• Bags must have 2 shoulder straps. If you want to bring any water, snacks or photographic gear with you, be sure to pack it in a backpack that has 2 shoulder straps. (I just took a drawstring bag.)
  • Report any medical conditions truthfully. Just because you have high blood pressure or a heart problem doesn’t necessarily mean you won’t be able to climb the glacier. It just means that, if you’re cleared to go, the guides will know to keep an eye on you.
  • Consider wearing your own boots. Even though you will be provided with socks and boots, if you have a pair of hiking boots you really love, you can wear your own. Even though the crampons may not be a perfect fit for you if you wear your own boots, at least you know you'll be comfortable. I had trouble finding boots that fit me properly, and ended up with blisters on the backs of my heels.
  • Lastly, expect adventure! Since the glacier is constantly changing, that means that the guided hikes are, too. No two hikes will be exactly the same, so look forward to surprises and a solid dose of adventure.

**NOTE** — The glacier tour I did is sadly no longer available. Due to how dangerous the terminal face of the glacier can be, the only way to get onto the ice today is to book a heli-hiking tour. (Updated 2014)

Franz Josef Glacier Trekking from DangerousBiz on Vimeo.

Have you ever been glacier trekking, either in New Zealand or elsewhere? If so, what was your experience like? If not, is it something you’d ever want to do?



Disclosure: I received a 50 percent discount on my glacier hike from Franz Josef Glacier Guides. As always, though, opinions are 100% my own.


"It's a dangerous business, going out your door. You step onto the road, and, if you don't keep your feet, there's no telling where you might get swept off to." - JRR Tolkien

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37 Comments on “Adventure on New Zealand’s Franz Josef Glacier

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  1. Awesome pictures! When I hiked the glacier around this time last year, it was really cold but didn’t rain (I’m so grateful for that!). I found it impressive how, from time to time, we saw a piece of the glacier crushing down into pieces.

      Lucky you, getting no rain! Though, the rain didn’t really bother me too much; the experience itself was just so great.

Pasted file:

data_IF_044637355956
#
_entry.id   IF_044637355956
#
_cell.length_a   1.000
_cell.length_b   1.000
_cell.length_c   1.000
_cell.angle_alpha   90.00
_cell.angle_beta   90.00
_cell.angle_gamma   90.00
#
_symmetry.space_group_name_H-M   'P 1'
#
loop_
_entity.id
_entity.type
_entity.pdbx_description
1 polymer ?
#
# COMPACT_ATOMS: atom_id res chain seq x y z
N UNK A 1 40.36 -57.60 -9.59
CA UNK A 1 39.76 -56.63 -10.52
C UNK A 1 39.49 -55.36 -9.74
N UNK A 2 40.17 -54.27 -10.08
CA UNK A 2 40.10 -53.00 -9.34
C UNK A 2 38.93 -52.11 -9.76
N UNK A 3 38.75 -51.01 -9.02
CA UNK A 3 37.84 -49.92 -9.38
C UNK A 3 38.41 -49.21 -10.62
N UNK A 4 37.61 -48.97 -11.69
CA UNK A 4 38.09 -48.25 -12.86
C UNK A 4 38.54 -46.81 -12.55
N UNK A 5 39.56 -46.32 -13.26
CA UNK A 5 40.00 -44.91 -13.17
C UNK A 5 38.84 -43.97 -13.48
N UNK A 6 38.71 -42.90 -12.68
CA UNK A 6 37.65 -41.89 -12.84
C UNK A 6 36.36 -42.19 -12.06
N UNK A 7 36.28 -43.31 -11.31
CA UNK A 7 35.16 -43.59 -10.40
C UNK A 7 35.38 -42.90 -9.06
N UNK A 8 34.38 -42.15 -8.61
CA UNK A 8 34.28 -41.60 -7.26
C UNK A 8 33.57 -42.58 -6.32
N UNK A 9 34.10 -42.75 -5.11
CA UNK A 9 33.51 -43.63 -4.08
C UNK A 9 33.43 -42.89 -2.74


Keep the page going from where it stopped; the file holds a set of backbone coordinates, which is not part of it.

We didn’t get to see any calving (when chunks of ice fall off the glacier), but the colors and everything were still amazing!

    Yep, excellent pictures. This was one of my favorite activities I did while in NZ and, thankfully, I had great weather. Also, how cool is it to say you’ve hiked up a glacier?

      I know, right? I feel like doing something like this definitely gives you bragging rights, and a really cool story.

      Thanks for reading! I’m glad you like the photos.

    This experience is cool. NZ is one of my next two trips (hopefully!) and your blog is an awesome resource for me. Keep helping me out with all these great posts!

      Yay New Zealand! Stay tuned, because there’s plenty more NZ content to come!

    Every article I read on the Franz Josef Glacier makes me want to go there – your post is no exception! Brilliant photos!!

      The glacier had been on my “next time” list for New Zealand for years, so I had built up the experience a lot in my mind. And you know what? It totally lived up to expectations! Glad you liked the post and the photos. Thanks for reading!

    I don’t know if I’d use the term “frolic” when mentioning glacier hiking. More like, hold on for dear life and hope you don’t fall onto you ass!

    Loved glacier hiking, so happy you finally got to do it! I didn’t know that Franz is steeper then Fox! So glad I did Fox now:-).

    Did you drink the glacier water? Our guide carved us a “fountain” and I found the water to be the best I have ever tasted! I made sure I had a full bottle before I left the glacier!